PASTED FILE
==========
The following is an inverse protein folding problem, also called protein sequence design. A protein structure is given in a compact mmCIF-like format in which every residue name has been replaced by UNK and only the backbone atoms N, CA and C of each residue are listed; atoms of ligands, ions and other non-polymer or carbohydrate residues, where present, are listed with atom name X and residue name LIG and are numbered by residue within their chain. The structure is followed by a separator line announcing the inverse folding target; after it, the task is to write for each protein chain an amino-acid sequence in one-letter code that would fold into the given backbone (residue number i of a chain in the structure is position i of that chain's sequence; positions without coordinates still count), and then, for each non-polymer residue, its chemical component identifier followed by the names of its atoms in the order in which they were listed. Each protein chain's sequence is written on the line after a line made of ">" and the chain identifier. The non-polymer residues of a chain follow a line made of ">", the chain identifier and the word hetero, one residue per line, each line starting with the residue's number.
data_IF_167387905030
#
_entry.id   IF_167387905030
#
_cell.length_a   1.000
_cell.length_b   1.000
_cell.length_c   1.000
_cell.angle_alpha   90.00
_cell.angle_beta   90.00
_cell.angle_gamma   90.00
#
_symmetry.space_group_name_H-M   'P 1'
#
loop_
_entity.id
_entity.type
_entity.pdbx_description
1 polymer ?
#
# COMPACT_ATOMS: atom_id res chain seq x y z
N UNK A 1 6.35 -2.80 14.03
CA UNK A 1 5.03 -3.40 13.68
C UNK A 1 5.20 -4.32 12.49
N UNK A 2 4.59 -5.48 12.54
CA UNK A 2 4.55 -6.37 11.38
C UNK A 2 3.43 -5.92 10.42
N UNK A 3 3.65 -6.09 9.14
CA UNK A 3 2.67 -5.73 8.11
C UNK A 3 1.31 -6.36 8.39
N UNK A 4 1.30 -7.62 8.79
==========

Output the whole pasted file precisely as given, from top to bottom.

The following is an inverse protein folding problem, also called protein sequence design. A protein structure is given in a compact mmCIF-like format in which every residue name has been replaced by UNK and only the backbone atoms N, CA and C of each residue are listed; atoms of ligands, ions and other non-polymer or carbohydrate residues, where present, are listed with atom name X and residue name LIG and are numbered by residue within their chain. The structure is followed by a separator line announcing the inverse folding target; after it, the task is to write for each protein chain an amino-acid sequence in one-letter code that would fold into the given backbone (residue number i of a chain in the structure is position i of that chain's sequence; positions without coordinates still count), and then, for each non-polymer residue, its chemical component identifier followed by the names of its atoms in the order in which they were listed. Each protein chain's sequence is written on the line after a line made of ">" and the chain identifier. The non-polymer residues of a chain follow a line made of ">", the chain identifier and the word hetero, one residue per line, each line starting with the residue's number.
data_IF_167387905030
#
_entry.id   IF_167387905030
#
_cell.length_a   1.000
_cell.length_b   1.000
_cell.length_c   1.000
_cell.angle_alpha   90.00
_cell.angle_beta   90.00
_cell.angle_gamma   90.00
#
_symmetry.space_group_name_H-M   'P 1'
#
loop_
_entity.id
_entity.type
_entity.pdbx_description
1 polymer ?
#
# COMPACT_ATOMS: atom_id res chain seq x y z
N UNK A 1 6.35 -2.80 14.03
CA UNK A 1 5.03 -3.40 13.68
C UNK A 1 5.20 -4.32 12.49
N UNK A 2 4.59 -5.48 12.54
CA UNK A 2 4.55 -6.37 11.38
C UNK A 2 3.43 -5.92 10.42
N UNK A 3 3.65 -6.09 9.14
CA UNK A 3 2.67 -5.73 8.11
C UNK A 3 1.31 -6.36 8.39
N UNK A 4 1.30 -7.62 8.79